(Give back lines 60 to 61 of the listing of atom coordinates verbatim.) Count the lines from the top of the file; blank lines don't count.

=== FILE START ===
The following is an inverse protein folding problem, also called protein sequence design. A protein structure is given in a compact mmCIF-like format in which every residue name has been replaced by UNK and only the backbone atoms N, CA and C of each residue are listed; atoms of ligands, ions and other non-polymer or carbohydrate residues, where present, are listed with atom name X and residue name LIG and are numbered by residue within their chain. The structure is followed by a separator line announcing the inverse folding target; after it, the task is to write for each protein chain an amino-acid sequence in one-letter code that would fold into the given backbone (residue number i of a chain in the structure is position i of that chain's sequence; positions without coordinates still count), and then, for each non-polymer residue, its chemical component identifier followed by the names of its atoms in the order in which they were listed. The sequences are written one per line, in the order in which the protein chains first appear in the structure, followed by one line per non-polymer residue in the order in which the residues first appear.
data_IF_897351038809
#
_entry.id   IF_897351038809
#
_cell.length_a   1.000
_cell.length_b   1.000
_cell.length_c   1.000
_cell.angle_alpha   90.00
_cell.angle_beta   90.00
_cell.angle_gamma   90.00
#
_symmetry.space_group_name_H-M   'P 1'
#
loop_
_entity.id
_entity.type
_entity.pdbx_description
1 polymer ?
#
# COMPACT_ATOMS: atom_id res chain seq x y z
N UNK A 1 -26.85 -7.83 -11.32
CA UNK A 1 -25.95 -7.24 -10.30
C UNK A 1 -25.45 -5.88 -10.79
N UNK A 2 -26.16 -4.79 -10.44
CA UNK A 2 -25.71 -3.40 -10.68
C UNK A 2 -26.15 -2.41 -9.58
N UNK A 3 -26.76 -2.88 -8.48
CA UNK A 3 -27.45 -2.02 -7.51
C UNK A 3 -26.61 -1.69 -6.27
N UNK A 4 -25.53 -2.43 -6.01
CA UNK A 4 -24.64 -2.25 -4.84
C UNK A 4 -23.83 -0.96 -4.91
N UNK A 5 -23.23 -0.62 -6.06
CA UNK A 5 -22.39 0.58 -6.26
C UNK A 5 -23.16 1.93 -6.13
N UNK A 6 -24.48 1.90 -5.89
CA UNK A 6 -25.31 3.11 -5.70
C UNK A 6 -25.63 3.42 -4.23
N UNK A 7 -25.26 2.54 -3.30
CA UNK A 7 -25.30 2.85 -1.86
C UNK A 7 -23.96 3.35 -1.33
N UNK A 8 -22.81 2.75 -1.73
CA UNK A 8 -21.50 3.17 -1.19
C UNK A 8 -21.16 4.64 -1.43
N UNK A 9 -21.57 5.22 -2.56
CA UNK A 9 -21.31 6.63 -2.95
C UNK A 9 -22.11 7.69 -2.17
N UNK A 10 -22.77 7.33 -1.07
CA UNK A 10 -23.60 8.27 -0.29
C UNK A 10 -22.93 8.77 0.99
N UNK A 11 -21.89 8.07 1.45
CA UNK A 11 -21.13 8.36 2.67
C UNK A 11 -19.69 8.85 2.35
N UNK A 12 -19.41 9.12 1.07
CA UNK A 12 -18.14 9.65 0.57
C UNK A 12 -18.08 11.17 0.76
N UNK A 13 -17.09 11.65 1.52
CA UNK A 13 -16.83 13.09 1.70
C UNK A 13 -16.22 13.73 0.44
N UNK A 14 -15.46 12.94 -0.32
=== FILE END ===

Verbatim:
C UNK A 13 -16.22 13.73 0.44
N UNK A 14 -15.46 12.94 -0.32